2
$\begingroup$

Let $X$ be a set of $5$ elements. Then the number of ordered pairs $(A,B)$ of subsets of $X$

such that $A\neq \phi\;,B\neq \phi$ and $A\cap B = \phi\;,$ is

$\bf{My\; Try::}$ Let $X = \left\{1,2,3,4,5\right\}\;,$ then total no. of Subest of $X = 2^5 = 32$

(Which also contain $\phi$)

$\bullet\; $ If $A = \{1\}\;,$ Then $B=\left (\{2\}\;,\{3\}\;,\{4\}\;,\{5\}\;,\{2,3\}\;,\{2,4\}\;,\{2,5\}\;,\{3,4\}\;,\{3,5\}\;,\{4,5\}\;,\{2,3,4\}\;,\{2,3,5\}\;,\{3,4,5\}\;,\{2,4,5\}\;,\{2,3,4,5\}\right )$

Similarly for $A=\{2\}\;,A=\{3\}\;,A=\{4\}$ and $A=\{5\}\;,$ we get $15$ ordered pair for each single

element ed set $A$

$\bullet\; $ If $A = \{1,2\}\;,$ Then $B=\left(\{3\}\;,\{4\}\;,\{5\},\{3,4\}\;,\{3,5\}\;,\{4,5\}\;,\{3,4,5\}\right)$

Similarly for $A=\{1,3\}\;,A=\{1,4\}\;,A=\{1,5\}\;,A=\{2,3\}\;,A=\{2,4\}\;,A=\{2,5\}\;,A=\{3,4\}\;,A=\{3,5\}\;,A=\{4,5\}$ we get $7$ ordered pair for each double elemented set $A$

$\bullet\; $ If $A=\{1,2,3\}\;,$ Then $B=\left(\{4\}\;,\{5\}\;,\{4,5\}\right)$

So for $10$ ordered pair of $A\;,$ we get $3$ ordered pair of $B$

$\bullet \;$ If $A = \{1,2,3,4\}\;,$ Then $B = \{5\}$

So for $5$ ordered pair of $A\;,$ we get $1$ ordered pair of $B$

So Total ordered pair of $\left(A,B\right)$ is $ = \left(5\times 15\right)+\left(10 \times 7\right)+\left(10 \times 3\right)+\left(5 \times 1\right) = 75+70+30+5 = 180$

If Question is How can we solve using Combination (selection) way.

plz explain me, Thanks

$\endgroup$
4
$\begingroup$

Phicar’s answer gives you a nice, short calculation if you know about Stirling numbers of the second kind. If not, you can still organize your argument a bit more efficiently.

Suppose that the set $A\cup B$ has $n$ elements; clearly $n$ must be $2,3,4$, or $5$. For each of these four possible values of $n$ we can argue as follows.

There are $\binom5n$ ways to choose the set $A\cup B$. $A$ can be any non-empty proper subset of $A\cup B$. $A\cup B$ has $2^n$ subsets, but one is empty and one is all of $A\cup B$, so there are only $2^n-2$ choices available for $A$. Thus, there are $\binom5n(2^n-2)$ ordered pairs $\langle A,B\rangle$ with $|A\cup B|=n$.

The answer, therefore, is

$$\sum_{n=2}^5\binom5n(2^n-2)=\sum_{n=2}^5\binom5n2^n-2\sum_{n=2}^5\binom5n\;.$$

Now notice that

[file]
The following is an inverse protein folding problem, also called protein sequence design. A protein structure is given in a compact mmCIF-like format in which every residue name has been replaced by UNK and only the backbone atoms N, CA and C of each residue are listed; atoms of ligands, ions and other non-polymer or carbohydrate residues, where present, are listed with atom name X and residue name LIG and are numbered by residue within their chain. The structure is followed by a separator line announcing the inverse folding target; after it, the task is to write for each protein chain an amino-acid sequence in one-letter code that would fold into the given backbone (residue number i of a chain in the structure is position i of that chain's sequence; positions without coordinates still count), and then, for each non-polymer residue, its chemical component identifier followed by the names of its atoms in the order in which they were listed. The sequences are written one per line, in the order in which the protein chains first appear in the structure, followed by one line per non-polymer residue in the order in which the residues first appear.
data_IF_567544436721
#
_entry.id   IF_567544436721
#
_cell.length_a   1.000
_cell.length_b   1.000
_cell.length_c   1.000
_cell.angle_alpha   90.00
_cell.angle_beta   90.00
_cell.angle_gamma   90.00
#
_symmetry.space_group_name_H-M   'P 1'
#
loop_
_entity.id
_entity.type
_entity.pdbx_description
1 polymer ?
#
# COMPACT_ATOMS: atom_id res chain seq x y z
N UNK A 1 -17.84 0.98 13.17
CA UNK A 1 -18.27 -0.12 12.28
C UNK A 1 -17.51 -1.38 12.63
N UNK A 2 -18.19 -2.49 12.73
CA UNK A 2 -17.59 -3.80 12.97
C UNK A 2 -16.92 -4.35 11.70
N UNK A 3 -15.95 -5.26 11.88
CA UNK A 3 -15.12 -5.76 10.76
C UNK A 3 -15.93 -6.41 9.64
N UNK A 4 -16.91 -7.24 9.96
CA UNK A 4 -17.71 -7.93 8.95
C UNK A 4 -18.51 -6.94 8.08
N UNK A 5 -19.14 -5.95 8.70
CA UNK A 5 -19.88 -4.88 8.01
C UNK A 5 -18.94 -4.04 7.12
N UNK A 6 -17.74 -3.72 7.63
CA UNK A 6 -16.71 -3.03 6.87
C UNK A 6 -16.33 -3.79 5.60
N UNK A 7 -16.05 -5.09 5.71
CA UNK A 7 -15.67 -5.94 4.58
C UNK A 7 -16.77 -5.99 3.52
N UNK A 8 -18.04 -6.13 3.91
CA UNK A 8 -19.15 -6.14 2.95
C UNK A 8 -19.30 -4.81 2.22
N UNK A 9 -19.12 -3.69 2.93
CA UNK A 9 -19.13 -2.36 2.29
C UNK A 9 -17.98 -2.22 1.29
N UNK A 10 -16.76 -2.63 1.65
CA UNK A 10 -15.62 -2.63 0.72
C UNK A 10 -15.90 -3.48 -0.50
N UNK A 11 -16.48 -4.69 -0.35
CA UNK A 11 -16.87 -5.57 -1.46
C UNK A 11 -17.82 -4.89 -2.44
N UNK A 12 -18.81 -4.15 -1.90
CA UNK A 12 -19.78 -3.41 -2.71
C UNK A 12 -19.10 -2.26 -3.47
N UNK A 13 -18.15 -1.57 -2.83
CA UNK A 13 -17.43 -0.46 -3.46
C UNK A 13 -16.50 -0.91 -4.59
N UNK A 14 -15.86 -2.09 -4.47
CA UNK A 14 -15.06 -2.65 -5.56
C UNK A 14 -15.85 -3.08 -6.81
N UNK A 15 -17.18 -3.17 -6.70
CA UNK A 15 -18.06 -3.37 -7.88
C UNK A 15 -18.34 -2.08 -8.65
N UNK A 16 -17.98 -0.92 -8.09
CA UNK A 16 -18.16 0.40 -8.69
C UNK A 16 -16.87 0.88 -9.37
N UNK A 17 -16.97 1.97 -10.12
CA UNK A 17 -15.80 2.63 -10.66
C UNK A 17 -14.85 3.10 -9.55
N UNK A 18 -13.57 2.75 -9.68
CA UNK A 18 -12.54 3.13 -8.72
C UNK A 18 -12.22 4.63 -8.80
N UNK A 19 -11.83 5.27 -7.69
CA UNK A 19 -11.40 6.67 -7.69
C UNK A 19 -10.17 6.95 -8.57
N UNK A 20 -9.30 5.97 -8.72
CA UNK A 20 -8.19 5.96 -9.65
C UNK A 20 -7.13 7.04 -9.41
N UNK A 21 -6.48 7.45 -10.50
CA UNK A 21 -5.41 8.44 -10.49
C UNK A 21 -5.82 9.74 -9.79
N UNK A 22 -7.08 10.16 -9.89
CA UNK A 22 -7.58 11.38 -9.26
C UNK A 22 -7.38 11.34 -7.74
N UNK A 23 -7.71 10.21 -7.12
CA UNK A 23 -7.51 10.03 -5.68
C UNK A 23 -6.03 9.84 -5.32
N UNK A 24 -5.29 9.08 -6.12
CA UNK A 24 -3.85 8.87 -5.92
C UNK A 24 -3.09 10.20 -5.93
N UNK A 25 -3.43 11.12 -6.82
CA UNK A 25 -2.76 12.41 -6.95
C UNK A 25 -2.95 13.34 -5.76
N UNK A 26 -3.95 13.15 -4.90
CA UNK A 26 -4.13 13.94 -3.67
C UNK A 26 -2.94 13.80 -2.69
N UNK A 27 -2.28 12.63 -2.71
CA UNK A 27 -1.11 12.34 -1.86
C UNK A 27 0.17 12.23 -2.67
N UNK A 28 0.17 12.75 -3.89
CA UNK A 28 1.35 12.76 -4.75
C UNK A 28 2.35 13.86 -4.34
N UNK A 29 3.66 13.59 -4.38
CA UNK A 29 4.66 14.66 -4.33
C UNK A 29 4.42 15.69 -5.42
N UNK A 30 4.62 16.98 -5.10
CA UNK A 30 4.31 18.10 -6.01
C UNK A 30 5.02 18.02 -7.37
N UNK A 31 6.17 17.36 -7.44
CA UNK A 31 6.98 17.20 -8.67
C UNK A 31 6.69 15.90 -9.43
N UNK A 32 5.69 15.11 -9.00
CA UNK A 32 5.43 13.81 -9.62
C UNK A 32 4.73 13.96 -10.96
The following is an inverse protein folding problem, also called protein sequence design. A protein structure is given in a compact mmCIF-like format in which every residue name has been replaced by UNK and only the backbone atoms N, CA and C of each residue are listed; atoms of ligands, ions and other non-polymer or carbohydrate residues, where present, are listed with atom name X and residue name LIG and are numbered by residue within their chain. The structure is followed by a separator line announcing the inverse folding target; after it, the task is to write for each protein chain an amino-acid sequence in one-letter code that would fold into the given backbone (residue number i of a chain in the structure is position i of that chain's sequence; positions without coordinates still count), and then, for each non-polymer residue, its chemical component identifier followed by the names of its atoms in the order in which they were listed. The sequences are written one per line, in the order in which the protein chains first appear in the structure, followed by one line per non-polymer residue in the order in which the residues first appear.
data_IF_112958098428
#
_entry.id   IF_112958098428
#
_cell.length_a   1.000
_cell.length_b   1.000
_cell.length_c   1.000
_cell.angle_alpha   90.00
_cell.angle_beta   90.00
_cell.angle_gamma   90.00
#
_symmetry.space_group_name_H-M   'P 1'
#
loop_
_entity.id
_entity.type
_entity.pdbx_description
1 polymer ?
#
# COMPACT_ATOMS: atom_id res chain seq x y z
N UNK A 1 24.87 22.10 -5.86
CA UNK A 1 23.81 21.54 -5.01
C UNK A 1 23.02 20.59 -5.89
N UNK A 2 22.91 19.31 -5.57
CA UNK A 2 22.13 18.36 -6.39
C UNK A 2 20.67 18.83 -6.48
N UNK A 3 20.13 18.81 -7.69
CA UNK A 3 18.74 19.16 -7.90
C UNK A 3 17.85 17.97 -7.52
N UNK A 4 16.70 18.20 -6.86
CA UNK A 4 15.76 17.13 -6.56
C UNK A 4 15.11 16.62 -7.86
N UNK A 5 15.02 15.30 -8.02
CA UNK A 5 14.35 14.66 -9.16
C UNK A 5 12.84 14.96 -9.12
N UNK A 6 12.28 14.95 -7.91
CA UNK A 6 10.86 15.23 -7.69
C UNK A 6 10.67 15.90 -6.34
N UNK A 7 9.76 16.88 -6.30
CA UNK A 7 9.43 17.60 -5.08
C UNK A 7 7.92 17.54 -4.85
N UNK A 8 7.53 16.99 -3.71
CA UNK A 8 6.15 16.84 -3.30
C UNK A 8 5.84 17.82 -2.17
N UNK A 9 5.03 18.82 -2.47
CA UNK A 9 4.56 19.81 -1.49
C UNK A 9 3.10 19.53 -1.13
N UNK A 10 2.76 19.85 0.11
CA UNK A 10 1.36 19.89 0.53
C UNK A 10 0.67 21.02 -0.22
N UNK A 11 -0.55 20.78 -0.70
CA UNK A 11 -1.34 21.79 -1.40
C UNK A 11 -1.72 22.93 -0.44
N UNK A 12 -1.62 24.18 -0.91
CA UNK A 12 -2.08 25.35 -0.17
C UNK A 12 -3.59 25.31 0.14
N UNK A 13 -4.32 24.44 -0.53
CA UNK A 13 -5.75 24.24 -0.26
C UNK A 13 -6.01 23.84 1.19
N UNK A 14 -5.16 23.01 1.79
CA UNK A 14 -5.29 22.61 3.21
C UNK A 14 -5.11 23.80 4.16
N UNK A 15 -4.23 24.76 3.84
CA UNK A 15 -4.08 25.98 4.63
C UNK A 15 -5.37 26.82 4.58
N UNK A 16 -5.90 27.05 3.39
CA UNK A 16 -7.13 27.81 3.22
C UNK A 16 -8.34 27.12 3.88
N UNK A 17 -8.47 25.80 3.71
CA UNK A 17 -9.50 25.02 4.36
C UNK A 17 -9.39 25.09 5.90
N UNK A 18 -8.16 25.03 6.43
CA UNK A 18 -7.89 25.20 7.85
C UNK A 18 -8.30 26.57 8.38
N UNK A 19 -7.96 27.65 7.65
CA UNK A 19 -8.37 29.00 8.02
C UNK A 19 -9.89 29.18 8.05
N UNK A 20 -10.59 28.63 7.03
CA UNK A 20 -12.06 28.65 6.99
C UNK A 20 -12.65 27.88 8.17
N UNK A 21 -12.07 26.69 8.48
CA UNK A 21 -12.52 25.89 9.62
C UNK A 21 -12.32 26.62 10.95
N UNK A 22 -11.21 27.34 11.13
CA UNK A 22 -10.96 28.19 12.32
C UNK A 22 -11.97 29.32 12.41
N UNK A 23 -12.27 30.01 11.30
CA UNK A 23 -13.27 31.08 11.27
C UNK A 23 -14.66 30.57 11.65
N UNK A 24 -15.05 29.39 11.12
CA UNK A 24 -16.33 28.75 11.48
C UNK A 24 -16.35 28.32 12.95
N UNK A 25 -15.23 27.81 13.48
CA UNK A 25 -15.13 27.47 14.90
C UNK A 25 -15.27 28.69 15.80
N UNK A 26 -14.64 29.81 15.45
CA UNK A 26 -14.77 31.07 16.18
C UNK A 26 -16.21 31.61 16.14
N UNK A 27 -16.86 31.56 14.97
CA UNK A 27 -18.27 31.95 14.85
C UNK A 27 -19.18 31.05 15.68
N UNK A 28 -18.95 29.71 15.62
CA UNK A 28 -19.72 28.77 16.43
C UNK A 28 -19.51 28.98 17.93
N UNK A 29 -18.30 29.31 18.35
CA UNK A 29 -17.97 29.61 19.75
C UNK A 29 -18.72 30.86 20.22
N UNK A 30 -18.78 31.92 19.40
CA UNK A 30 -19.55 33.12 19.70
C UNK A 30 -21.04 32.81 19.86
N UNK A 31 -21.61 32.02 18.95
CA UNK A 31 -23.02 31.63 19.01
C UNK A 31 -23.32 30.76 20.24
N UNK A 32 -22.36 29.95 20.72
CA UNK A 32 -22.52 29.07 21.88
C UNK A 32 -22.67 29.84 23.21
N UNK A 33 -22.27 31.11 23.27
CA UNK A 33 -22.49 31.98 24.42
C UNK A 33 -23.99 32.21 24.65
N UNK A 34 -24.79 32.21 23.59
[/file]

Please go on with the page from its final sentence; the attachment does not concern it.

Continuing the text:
$$\sum_{n=2}^5\binom5n=\sum_{n=0}^5\binom5n-\binom51-\binom50=2^5-5-1=26\;,$$

and

$$\begin{align*} \sum_{n=2}^5\binom5n2^n&=\sum_{n=0}^5\binom5n2^n-\binom512-\binom50\\\\ &=\sum_{n=0}^5\binom5n2^n1^{5-n}-10-1\\\\ &=(2+1)^5-11\\\\ &=232\;, \end{align*}$$

so the final answer is $232-52=180$.

This calculation suggests another elementary way to perform the calculation. If we temporarily allow $A$ and $B$ to be empty, we are in effect counting the ways to split $X$ into $3$ pieces, any of which may be empty. For each of the $5$ elements of $X$ we can put that element into $A$, into $B$, or into $X\setminus(A\cup B)$. This is a $3$-way choice made $5$ times, so there are $3^5=243$ ways to make it. However, some of these splits leave $A$ or $B$ or both empty. We can use an inclusion-exclusion argument to take care of them.

How many of these splits leave $A$ empty? They are the splits that put every element into $B$ or $X\setminus(A\cup B)$, so there are $2^5$ of them. There are also $2^5$ splits leaving $B$ empty, so we have to subtract $2\cdot2^5=64$. However, that subtracts the one split with $A=B=\varnothing$ twice, so we have to add it back in. The final result is

$$243-64+1=180\;.$$

$\endgroup$
3
$\begingroup$


Hi.
You might want to look about Stirling numbers of the second kind. You want the number of ways you can take a surjective function from $[5]=\{1,2,3,4,5\}$ to $[2]=\{1,2\}$ plus the number of surjective functions from $[5]=\{1,2,3,4,5\}$ to $[3]=\{1,2,3\}$.(in $3$ to represent elements that are not taken)
In your case $2!*S_{5,2}+3!*S_{5,3}=180$.
Hope this helps.

$\endgroup$
2
$\begingroup$

First let us try to get the number of ordered pairs $(A,B)$ such that $A\cup B = \phi$, without any restrictions on $A$ and $B$. Clearly, each element can EITHER be in only $A$ OR only $B$ OR neither. So, that is $3^5$. Now, remove the cases when $A = \phi$. This is $2^5-1$. Similarly for $B$. So, the total is $3^5 - 2^5 - 2^5 + 1 = 180$ (the +1 is because we have counted the pair $(A,B) = (\phi,\phi)$ twice).

$\endgroup$

Your Answer

By clicking “Post Your Answer”, you agree to our terms of service, privacy policy and cookie policy

Not the answer you're looking for? Browse other questions tagged or ask your own question.